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were restored to their country; the means of subsistence were liberally provided; and Totila, in the robe of peace, exhibited the equestrian games of the circus. Whilst he amused the eyes of the multitude, four hundred vessels were repared for the embarkation of his troops. The cities of hegium and Tarentum were reduced ; he passed into Sicily, the object of his implacable resentment; and the island was stripped of its gold and silver, of the fruits of the earth, and of an infinite number of horses, sheep, and oxen. Sardinia and Corsica obeyed the fortune of Italy; and the sea-coast of Greece was visited by a fleet of three hundred galleys.” The Goths were landed in Corcyra and the ancient continent of Epirus; they advanced as far as Nicopolis, the trophy of Augustus, and Dodona,” once famous by the oracle of Jove. In every step of his victories, the wise Barbarian repeated to Justinian the desire of peace, applauded the concord of their predecessors, and offered to employ the Gothic arms in the service of the empire. Justinian was deaf to the voice of peace; but he neglected the prosecution of war; and the indolence of his temper disappointed, in some degree, the obstinacy of his passions. From this salutary slumber the emperor was awakened by the pope Vigilius and the patrician Cethegus, who appeared before his throne, and adjured him, in the name of God and the people, to resume the conquest and deliverance of Italy. In the choice of the generals, caprice, as well as judgment, was shown. A fleet and army sailed for the relief of Sicily, under the conduct of Liberius; but his youth f and want of experience were afterwards discovered, and before he touched the shores of the island he was overtaken by his successor. In the place of Liberius, the conspirator Artaban was raised from a prison to military honors; in the pious presumption, that gratitude would animate his valor and fortify his alle, giance. Belisarius reposed in the shade of his laurels, but the command of the principal army was reserved for Germanus,” the emperor's nephew, whose rank and merit had been long depressed by the jealousy of the court. Theodora had injured him in the rights of a private citizen, the marriage of his children, and the testament of his brother; and although his conduct was pure and blameless, Justinian was displeased that he should be thought worthy of the confidence of the malecontents. The life of Germanus was a lesson of implicit obedience: he nobly refused to prostitute his name and character in the factions of the circus: the gravity of his manners was tempered by innocent cheerfulness; and his riches were lent without interest, to indigent or deserving friends. His valor had formerly triumphed over the Sclavonians of the Danube and the rebels of Africa: the first report of his promotion revived the hopes of the Italians; and he was privately assured, that a crowd of Roman deserters would abandon, on his approach, the standard of Totila. His second marriage with Malasontha, the granddaughter of Theodoric, endeared Germanus to the Goths themselves; and they marched with reluctance against the father of a royal infant, the last offspring of the line of Amali.” A splendid allowance was assigned by the emperor: the general contributed his private fortune; his two sons were popular and active; and he surpassed, in the promptitude and success of his levies, the expectation of mankind. He was permitted to select some squadrons of Thracian cavalry: the veterans, as well as the youth of Constantinople and Europe, engaged their voluntary service; and as far as the heart of Germany, his fame and liberality attracted the aid of the Barbarians.” The Romans advanced to Sardica; an army of Sclavonians fled before their march; but within two days of their final departure, the designs of Germanus were terminated by his malady and death. Yet the impulse which he had given to the Italian war still continued to act with energy and effect. The maritime towns, Ancona, Crotona, Centumcellae, resisted the assaults of Totila. Sicily was reduced by the zeal of Artalan, and the Gothic navy was defeated near the coast of the Adriatic. The two fleets were almost equal, forty-seven to fifty galleys: the victory was decided by the knowledge and dexterity of the Greeks; but the ships were so closely grappled, that only twelve of the Goths escaped from this unfortunate conflict. They affected to depreciate an element in which they were unskilled; but their own experience confirmed the truth of a maxim, that the master of the sea will always acquire the dominion of the land.” After the loss of Germanus, the nations were provoked to smile, by the strange intelligence, that the command of the Roman armies was given to a eunuch. But the eunuch Narses” is ranked among the few who have rescued that unhappy name from the contempt and hatred of mankind. A feeble, diminutive body concealed the soul of a statesman and a warrior. His youth had been employed in the management of the loom and distaff, in the cares of the household, and the service of female luxury; but while his hands were busy, he secretly exercised the faculties of a vigorous and discerning mind. A stranger to the schools and the camp, he studied in the palace to dissemble, to flatter, and to persuade; and as soon as he approached the person of the emperor, Justinian listened with surprise and pleasure to the manly counsels of his chamberlain and private treasurer.” The talents of Narses were tried and inproved in frequent embassies: he led an army into Italy, acquired a practical knowledge of the war and the country, and presumed to strive with the genius of Belisarius. Twelve years after his return, the eunuch was chosen to achieve the conquest which had been left imperfect by the first of the Roman generals. Instead of being dazzled by vanity or emulation, he seriously declared that, unless he were armed with an adequate force, he would never consent to risk his own glory and that of his sovereign. Justinian granted to the favorite what he might have denied to the hero: the Gothic war was rekindled from its ashes, and the preparations were not unworthy of the ancient majesty of the empire. The key of the public treasure was put into his hand, to collect magazines, to levy soldiers, to purchase arms and horses, to discharge the arrears of pay, and to tempt the fidelity of the fugitives and deserters. The troops of Germanus were still in arms; they halted at Salona in the expectation of a new leader; and legions of subjects and allies were created by the well-known liberality of the eunuch Narses. The king of the Lombards” satisfied or surpassed the obligations of a treaty, by lending two thousand two hundred of his bravest warriors,f who were followed by three thousand of their martial attendants. Three thousand Heruli fought on horseback under Philemuth, their native chief; and the noble Aratus, who adopted the manners and discipline of Rome, conducted a band of veterans of the same nation. Dagistheus was released from prison to command the Huns; and Robad, the grandson and nephew of the great king, was conspicuous by the regal tiara at the head of his faithful Persians, who had devoted themselves to the fortunes of their prince.” Absolute in the exercise of his authority, more absolute in the affection of his troops, Narses led a numerous and gallant army from Philippopolis to Salona, from whence he coasted the eastern side of the Adriatic as far as the confines of Italy. His progress was checked. The East could not supply vessels capable of transporting such multitudes of men and horses. The Franks, who, in the general confusion, had usurped the greater part of the Venetian province, refused a free passage to the friends of the Lombards. The station of Verona was occupied by Teias, with the flower of the Gothic forces; and that skilful commander had overspread the adjacent country with the fall of woods and the inundation of waters.” In this perplexity, an officer of experience proposed a measure, secure by the appearance of rashness; that the Roman army should cautiously advance along the seashore, while the fleet preceded their march, and successively cast a bridge of boats over the mouths of the rivers, the Timavus, the Brenta, the Adige, and the Po, that fall into the Adriatic to the north of Ravenna. Nine days he reposed in the city, collected the fragments of the Italian army, and marched towards Rimini to meet the defiance of an insulting enemy. The prudence of Narses impelled him to speedy and decisive action. His powers were the last effort of the state; the cost of each day accumulated the enormous account; and the nations, untrained to discipline or fatigue, might be rashly provoked to turn their arms against each other, or against their benefactor. The same considerations might have tempered the ardor of Totila. But he was conscious that the clergy and people of Italy aspired to a second revolution : he felt or suspected the rapid progress of treason; and he resolved to risk the Gothic kingdom on the chance of a day, in which the valiant would be animated by instant danger, and the disaffected might be awed by mutual ignorance. In his march from Ravenna, the Roman general chastised the garrison of Rimini, traversed in a direct line the hills of Urbino, and reëntered the Flaminian way, nine miles beyond the perforated rock, an obstacle of art and nature which might have stopped or retarded his progress.” The Goths were assembled in the neighborhood of Rome,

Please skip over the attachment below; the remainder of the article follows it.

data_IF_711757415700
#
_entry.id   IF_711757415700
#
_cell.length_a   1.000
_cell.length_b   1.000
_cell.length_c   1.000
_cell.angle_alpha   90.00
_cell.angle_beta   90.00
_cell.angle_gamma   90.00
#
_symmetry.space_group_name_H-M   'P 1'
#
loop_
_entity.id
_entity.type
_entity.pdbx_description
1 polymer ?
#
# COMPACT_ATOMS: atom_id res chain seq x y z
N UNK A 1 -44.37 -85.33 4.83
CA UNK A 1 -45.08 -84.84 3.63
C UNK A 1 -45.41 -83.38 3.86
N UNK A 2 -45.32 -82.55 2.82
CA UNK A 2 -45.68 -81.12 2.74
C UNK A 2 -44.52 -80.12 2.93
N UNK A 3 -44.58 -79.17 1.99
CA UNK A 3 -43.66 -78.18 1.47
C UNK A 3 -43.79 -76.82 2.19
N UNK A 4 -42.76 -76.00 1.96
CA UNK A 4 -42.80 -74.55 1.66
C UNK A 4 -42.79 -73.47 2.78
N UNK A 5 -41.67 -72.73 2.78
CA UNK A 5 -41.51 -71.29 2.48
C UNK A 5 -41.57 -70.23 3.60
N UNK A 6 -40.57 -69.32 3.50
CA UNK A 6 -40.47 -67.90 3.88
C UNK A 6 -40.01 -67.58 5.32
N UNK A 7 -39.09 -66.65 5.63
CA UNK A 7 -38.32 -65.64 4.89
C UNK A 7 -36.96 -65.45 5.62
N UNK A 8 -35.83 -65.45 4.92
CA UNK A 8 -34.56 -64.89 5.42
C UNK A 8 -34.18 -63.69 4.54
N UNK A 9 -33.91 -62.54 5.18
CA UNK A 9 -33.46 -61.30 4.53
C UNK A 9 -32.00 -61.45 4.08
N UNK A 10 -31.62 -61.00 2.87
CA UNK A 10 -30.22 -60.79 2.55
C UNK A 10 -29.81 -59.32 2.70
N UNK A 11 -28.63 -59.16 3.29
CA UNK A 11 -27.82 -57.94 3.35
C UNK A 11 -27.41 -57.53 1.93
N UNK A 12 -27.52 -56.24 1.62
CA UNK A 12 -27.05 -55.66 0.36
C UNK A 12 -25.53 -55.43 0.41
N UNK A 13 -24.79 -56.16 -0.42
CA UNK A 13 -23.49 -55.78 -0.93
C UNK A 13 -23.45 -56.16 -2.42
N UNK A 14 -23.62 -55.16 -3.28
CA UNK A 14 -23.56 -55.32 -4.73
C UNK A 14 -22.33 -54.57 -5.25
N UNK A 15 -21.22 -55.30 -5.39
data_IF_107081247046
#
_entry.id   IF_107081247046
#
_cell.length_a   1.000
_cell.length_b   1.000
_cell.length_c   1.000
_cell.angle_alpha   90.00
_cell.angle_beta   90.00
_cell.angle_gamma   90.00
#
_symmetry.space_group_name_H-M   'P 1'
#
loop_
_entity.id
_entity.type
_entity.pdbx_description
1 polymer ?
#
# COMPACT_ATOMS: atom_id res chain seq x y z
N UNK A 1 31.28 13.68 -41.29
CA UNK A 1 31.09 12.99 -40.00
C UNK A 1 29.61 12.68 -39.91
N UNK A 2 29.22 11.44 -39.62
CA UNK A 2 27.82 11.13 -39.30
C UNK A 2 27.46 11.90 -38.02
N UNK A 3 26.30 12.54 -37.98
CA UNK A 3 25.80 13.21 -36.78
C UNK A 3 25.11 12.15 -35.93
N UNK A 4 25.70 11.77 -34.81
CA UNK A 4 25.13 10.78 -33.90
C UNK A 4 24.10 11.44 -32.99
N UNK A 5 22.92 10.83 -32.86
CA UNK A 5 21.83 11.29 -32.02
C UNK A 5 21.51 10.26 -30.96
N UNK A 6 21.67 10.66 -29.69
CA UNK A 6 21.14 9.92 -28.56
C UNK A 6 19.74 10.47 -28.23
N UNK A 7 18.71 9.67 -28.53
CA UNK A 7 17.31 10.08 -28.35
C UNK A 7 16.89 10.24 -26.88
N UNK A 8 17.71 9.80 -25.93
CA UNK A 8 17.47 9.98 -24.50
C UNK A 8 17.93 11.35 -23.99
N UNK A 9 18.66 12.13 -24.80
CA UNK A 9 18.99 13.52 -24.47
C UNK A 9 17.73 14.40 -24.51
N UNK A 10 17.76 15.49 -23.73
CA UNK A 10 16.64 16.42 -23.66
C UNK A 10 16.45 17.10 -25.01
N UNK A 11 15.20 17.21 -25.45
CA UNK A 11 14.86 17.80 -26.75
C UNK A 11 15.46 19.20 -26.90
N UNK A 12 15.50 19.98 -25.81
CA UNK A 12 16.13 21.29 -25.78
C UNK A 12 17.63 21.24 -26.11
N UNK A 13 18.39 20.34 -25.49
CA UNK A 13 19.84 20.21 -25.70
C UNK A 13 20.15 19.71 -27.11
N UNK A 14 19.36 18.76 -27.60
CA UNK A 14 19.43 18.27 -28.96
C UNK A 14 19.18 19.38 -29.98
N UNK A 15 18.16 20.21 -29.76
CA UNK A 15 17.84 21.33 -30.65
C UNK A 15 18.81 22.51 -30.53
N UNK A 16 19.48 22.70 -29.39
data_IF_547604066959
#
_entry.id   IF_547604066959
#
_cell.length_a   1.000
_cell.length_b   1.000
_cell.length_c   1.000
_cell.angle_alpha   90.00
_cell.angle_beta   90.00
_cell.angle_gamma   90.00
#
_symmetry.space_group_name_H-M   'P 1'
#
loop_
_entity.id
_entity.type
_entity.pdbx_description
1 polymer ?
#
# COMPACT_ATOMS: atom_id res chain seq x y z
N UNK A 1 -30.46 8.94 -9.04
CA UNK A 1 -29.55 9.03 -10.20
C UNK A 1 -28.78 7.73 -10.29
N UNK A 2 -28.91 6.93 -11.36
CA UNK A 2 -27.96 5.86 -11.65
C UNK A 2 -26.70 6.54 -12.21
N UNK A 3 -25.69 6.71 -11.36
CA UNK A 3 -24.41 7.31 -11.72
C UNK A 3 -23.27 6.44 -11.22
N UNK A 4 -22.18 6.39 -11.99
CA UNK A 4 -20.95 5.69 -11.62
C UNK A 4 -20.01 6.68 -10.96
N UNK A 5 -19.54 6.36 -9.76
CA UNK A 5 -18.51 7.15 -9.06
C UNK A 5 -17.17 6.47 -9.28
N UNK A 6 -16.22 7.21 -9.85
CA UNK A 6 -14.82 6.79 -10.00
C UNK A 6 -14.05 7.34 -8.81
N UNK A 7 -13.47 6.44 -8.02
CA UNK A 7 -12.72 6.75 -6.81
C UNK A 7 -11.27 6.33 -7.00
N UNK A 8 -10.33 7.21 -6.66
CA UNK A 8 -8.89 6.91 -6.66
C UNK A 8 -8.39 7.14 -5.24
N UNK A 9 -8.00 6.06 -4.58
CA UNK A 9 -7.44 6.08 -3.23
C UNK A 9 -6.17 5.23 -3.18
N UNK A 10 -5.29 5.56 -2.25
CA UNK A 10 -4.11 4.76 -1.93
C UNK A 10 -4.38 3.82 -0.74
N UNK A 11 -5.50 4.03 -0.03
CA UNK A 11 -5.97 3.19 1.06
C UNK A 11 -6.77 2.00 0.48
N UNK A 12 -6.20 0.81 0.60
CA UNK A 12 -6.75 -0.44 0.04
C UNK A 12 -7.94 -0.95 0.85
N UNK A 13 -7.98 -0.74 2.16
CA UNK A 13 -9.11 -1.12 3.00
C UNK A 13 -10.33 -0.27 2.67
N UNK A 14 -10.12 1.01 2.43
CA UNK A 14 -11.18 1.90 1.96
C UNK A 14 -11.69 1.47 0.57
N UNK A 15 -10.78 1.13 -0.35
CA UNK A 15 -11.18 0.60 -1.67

24 In these seas Procopius searched without success for the Isle of Calypso. He was shown, at Ph;eacia, or Cocyra, the petrified ship of Ulysses (Odyss. xiii. 163); but he found it a recent fabric of many stones, dedicated by a merchant to Jupiter Casius (l. iv. c. 22). Eustathius had supposed it to be the fanciful likeness of a rock.